A silent mental health crisis exists across the globe. While in India, I read about kids committing suicide because they didn’t perform well on an entrance exam and fearing repercussions; in the US, suicide continues to be a national public health issue — it is the 10th leading cause of death.
A few weeks ago, one of my husband’s work friends succumbed to depression. In less than 24 hours … This was the second person we’d heard about who chose to end his life. Here is the thing: this man was like a bright, shining star who made people love themselves better. He was the life of every party and had infinite friends. He was the one phone call everyone answered. He was called “larger than life.” Despite all the love, generosity, and “fullness” in his life, his depression persisted. He started battling immense loneliness during the pandemic. This man was married and had a wonderful circle of friends who knew he was seeking professional help for his depression. But no one ever thought that this beautiful soul would get overwhelmed one day and just give up. No one once imagined that this shining star was burning on the inside.
Depression can be dark, nuanced, and show up differently in people. My husband’s friend, a Caucasian man, was struggling, but he was also actively getting help. He had a good support system in place. He wasn’t in denial. He didn’t have to pretend or act stoic. He dealt with his depression head-on yet lost the battle. Because we don’t really understand the darkness that depression creates within. We don’t know people’s tipping point.
Think about those who end up suffering in silence for a myriad of reasons. This is especially a common phenomenon within the South Asian community. Between “what will people say” to all the stigma, taboo, judgment, embarrassment, lack of awareness, and guilt culture, so many people choose to stay quiet about their struggles. Because South Asian families worship fortitude and forbearance, there are significant barriers to people getting help for mental health. Between the academic pressures, financial successes, marrying right, South Asians keep a scorecard. If you don’t measure up to it, you are a failure.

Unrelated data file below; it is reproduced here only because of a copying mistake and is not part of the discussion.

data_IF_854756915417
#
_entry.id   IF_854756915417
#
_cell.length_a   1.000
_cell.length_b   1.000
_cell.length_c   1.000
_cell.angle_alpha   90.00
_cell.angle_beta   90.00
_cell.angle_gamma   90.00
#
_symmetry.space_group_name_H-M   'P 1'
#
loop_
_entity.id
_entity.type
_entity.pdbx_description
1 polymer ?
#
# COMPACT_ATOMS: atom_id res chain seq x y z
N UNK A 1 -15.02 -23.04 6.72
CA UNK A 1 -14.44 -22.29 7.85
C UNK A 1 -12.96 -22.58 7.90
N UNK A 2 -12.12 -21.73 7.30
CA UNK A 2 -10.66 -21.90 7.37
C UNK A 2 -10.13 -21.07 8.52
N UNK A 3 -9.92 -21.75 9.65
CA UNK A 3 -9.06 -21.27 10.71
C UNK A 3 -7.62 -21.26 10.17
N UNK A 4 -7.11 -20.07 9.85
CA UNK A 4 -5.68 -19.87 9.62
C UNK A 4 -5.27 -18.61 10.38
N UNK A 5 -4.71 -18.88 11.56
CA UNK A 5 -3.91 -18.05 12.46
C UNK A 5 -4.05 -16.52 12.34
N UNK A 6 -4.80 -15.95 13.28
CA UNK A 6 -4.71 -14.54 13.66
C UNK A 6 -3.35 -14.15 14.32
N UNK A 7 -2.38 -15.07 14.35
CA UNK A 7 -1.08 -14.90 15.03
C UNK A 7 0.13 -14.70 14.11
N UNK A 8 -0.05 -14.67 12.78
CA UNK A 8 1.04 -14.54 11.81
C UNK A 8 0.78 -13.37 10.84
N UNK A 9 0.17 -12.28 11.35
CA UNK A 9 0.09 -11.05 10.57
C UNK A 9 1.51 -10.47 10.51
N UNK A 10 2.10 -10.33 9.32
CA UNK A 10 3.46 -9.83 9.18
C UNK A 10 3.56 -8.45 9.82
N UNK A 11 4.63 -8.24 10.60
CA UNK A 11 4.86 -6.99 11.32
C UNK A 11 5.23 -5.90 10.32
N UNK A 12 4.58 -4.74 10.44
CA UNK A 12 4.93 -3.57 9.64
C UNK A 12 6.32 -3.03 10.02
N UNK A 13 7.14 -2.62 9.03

I once heard my friend’s dad dismiss her “low motivation” as laziness. This girl quit business school (after working towards it for three years) and sat at home. Till date it remains a mystery what happened to her. She barely completed her first semester in MBA, left the program, and she was never the same. The 20-year-old in me and my friends knew something was off, but her parents refused to have any conversation about it. She eventually jumped off the balcony of her high-rise building, and the parents told everyone another socially acceptable lie. In another friend’s home, you don’t see her older sister’s picture anywhere. She committed suicide. The family erased her memory. No one is even allowed to talk about the deceased woman.
How often have you heard a South Asian parent neglect their child’s emotional distress with “It’s all in your head.” I have even walked into a room where a person was being told, “This is all Western influence nonsense.” Sufferers pretend to remain strong because the doors to communication are slammed closed.
According to a 2018 study, “Mental health conditions among South Asians in the United States,” “Stress related to acculturation, trauma, and discrimination has been linked with depression, anxiety and substance abuse among South Asians.” According to a study by Masoud, Okazaki, and Takeuchi (2009), one in five South Asians reported experiencing a mood or anxiety disorder in their lifetime. Additionally, US-based South Asian youth were found to be at greater risk for suicide than other minority groups. It is possible the actual numbers are even higher.
For a culture obsessed with 24-karat gold jewelry, big houses, fancy cars … I do hope we start to pay as much attention to our mental health … because outer appearances don’t represent a person’s inner struggles. It’s time to remove the stigma of mental illness in our communities. It’s important to check in with yourself, your family, friends, and neighbors how they are doing. It’s imperative to become an advocate for mental health awareness in the South Asian community. We can take a culturally sensitive approach to remove barriers to people seeking help. Let’s normalize conversations about mental health and not suffer in silence!
“Mental health problems don’t define who you are. They are something you experience. You walk in the rain and you feel the rain, but you are not the rain.” ~ Matt Haig
For more of The Balanced Life on SEEMA.com, check out 7 Tips to Lower Travel Anxiety